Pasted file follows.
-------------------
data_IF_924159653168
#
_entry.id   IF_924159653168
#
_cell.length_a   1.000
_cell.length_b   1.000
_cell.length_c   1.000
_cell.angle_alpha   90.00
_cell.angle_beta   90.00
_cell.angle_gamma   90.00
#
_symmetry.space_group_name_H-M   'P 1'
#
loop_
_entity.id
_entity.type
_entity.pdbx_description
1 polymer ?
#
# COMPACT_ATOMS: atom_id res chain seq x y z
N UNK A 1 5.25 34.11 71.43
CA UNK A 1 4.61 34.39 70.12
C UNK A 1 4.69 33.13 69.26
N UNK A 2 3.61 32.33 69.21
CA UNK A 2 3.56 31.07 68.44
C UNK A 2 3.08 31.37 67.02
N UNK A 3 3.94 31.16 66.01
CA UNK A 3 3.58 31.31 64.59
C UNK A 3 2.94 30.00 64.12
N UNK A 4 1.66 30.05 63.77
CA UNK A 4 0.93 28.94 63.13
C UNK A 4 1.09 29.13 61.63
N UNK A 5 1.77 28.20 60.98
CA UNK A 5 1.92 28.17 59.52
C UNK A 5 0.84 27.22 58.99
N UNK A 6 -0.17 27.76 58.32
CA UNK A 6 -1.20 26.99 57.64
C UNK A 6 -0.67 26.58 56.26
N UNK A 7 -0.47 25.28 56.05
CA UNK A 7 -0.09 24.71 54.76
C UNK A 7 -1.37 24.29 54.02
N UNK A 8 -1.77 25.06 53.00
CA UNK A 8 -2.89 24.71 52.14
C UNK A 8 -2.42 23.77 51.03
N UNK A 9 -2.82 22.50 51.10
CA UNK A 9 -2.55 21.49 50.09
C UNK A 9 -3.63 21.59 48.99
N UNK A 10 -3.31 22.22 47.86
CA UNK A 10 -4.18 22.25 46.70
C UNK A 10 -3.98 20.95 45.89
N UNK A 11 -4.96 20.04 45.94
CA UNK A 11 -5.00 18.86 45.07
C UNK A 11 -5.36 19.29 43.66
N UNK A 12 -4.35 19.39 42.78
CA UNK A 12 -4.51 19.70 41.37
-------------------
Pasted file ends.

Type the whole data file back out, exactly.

data_IF_924159653168
#
_entry.id   IF_924159653168
#
_cell.length_a   1.000
_cell.length_b   1.000
_cell.length_c   1.000
_cell.angle_alpha   90.00
_cell.angle_beta   90.00
_cell.angle_gamma   90.00
#
_symmetry.space_group_name_H-M   'P 1'
#
loop_
_entity.id
_entity.type
_entity.pdbx_description
1 polymer ?
#
# COMPACT_ATOMS: atom_id res chain seq x y z
N UNK A 1 5.25 34.11 71.43
CA UNK A 1 4.61 34.39 70.12
C UNK A 1 4.69 33.13 69.26
N UNK A 2 3.61 32.33 69.21
CA UNK A 2 3.56 31.07 68.44
C UNK A 2 3.08 31.37 67.02
N UNK A 3 3.94 31.16 66.01
CA UNK A 3 3.58 31.31 64.59
C UNK A 3 2.94 30.00 64.12
N UNK A 4 1.66 30.05 63.77
CA UNK A 4 0.93 28.94 63.13
C UNK A 4 1.09 29.13 61.63
N UNK A 5 1.77 28.20 60.98
CA UNK A 5 1.92 28.17 59.52
C UNK A 5 0.84 27.22 58.99
N UNK A 6 -0.17 27.76 58.32
CA UNK A 6 -1.20 26.99 57.64
C UNK A 6 -0.67 26.58 56.26
N UNK A 7 -0.47 25.28 56.05
CA UNK A 7 -0.09 24.71 54.76
C UNK A 7 -1.37 24.29 54.02
N UNK A 8 -1.77 25.06 53.00
CA UNK A 8 -2.89 24.71 52.14
C UNK A 8 -2.42 23.77 51.03
N UNK A 9 -2.82 22.50 51.10
CA UNK A 9 -2.55 21.49 50.09
C UNK A 9 -3.63 21.59 48.99
N UNK A 10 -3.31 22.22 47.86
CA UNK A 10 -4.18 22.25 46.70
C UNK A 10 -3.98 20.95 45.89
N UNK A 11 -4.96 20.04 45.94
CA UNK A 11 -5.00 18.86 45.07
C UNK A 11 -5.36 19.29 43.66
N UNK A 12 -4.35 19.39 42.78
CA UNK A 12 -4.51 19.70 41.37